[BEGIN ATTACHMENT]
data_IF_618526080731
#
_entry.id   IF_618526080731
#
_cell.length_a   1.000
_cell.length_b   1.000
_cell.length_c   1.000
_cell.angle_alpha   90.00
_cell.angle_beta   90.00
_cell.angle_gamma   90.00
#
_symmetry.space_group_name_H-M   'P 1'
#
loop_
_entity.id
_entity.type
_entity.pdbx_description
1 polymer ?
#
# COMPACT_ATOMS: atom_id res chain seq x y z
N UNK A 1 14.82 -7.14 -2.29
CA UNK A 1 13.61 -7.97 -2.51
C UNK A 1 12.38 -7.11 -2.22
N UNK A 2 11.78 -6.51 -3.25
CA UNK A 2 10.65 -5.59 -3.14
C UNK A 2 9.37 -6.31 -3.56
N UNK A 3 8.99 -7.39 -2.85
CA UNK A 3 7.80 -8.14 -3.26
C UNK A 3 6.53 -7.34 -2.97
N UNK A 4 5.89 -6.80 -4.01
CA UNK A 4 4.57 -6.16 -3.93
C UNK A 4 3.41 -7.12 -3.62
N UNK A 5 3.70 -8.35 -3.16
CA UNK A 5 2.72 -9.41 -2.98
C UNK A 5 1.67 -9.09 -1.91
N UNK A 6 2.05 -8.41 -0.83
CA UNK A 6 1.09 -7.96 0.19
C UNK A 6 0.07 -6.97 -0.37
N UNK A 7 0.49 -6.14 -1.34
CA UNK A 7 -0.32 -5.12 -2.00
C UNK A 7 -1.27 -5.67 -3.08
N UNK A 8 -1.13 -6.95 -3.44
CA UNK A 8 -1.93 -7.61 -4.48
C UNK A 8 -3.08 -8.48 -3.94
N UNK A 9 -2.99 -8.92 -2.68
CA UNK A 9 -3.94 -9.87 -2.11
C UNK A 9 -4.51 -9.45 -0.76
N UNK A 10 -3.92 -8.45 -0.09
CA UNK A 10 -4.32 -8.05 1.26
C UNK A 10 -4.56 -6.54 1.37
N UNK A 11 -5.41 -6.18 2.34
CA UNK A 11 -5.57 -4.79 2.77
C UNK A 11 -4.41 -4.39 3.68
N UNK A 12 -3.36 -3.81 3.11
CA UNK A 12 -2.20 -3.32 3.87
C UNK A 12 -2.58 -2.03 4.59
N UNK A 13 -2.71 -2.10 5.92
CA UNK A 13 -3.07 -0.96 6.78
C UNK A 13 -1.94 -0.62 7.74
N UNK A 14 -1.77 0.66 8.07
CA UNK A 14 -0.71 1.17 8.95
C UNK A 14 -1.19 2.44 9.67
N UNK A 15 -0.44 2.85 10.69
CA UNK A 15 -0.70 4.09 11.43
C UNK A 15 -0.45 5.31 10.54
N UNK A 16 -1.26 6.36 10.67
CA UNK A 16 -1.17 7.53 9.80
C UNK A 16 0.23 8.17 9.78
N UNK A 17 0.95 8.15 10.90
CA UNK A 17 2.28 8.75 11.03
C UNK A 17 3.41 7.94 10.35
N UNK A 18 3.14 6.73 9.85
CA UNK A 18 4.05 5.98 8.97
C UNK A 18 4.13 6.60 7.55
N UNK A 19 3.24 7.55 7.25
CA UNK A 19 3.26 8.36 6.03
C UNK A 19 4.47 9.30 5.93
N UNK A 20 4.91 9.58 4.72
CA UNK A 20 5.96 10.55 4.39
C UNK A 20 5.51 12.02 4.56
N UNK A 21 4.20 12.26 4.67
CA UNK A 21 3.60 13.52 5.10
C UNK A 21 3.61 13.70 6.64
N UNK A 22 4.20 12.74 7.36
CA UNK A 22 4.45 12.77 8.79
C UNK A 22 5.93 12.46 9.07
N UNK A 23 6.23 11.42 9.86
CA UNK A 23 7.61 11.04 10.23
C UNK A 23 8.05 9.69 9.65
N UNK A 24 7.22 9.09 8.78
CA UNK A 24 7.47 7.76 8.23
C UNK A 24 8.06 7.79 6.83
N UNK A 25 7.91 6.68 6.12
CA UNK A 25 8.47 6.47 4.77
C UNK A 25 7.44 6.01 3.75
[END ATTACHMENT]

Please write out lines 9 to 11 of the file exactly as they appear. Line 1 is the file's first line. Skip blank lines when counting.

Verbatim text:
_cell.angle_beta   90.00
_cell.angle_gamma   90.00
#